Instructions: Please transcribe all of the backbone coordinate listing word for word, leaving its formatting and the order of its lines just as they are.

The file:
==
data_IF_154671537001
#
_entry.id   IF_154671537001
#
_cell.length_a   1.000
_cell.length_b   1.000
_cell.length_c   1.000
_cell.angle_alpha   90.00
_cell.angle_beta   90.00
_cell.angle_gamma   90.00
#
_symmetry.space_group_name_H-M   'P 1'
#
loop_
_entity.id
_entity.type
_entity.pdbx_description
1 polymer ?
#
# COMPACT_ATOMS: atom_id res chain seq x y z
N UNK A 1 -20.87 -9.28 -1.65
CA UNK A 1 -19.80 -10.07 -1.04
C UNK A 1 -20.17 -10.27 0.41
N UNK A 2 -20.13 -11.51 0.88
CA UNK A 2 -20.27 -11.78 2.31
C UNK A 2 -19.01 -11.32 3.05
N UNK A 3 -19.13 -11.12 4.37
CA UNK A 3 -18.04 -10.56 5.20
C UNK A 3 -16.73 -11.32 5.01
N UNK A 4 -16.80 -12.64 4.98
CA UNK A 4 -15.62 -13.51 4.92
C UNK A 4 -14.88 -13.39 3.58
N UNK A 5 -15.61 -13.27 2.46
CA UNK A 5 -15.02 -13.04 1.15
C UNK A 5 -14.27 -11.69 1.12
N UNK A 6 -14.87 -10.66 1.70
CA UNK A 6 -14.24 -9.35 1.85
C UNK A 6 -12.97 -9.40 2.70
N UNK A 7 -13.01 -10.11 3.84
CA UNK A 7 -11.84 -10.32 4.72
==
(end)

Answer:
data_IF_154671537001
#
_entry.id   IF_154671537001
#
_cell.length_a   1.000
_cell.length_b   1.000
_cell.length_c   1.000
_cell.angle_alpha   90.00
_cell.angle_beta   90.00
_cell.angle_gamma   90.00
#
_symmetry.space_group_name_H-M   'P 1'
#
loop_
_entity.id
_entity.type
_entity.pdbx_description
1 polymer ?
#
# COMPACT_ATOMS: atom_id res chain seq x y z
N UNK A 1 -20.87 -9.28 -1.65
CA UNK A 1 -19.80 -10.07 -1.04
C UNK A 1 -20.17 -10.27 0.41
N UNK A 2 -20.13 -11.51 0.88
CA UNK A 2 -20.27 -11.78 2.31
C UNK A 2 -19.01 -11.32 3.05
N UNK A 3 -19.13 -11.12 4.37
CA UNK A 3 -18.04 -10.56 5.20
C UNK A 3 -16.73 -11.32 5.01
N UNK A 4 -16.80 -12.64 4.98
CA UNK A 4 -15.62 -13.51 4.92
C UNK A 4 -14.88 -13.39 3.58
N UNK A 5 -15.61 -13.27 2.46
CA UNK A 5 -15.02 -13.04 1.15
C UNK A 5 -14.27 -11.69 1.12
N UNK A 6 -14.87 -10.66 1.70
CA UNK A 6 -14.24 -9.35 1.85
C UNK A 6 -12.97 -9.40 2.70
N UNK A 7 -13.01 -10.11 3.84
CA UNK A 7 -11.84 -10.32 4.72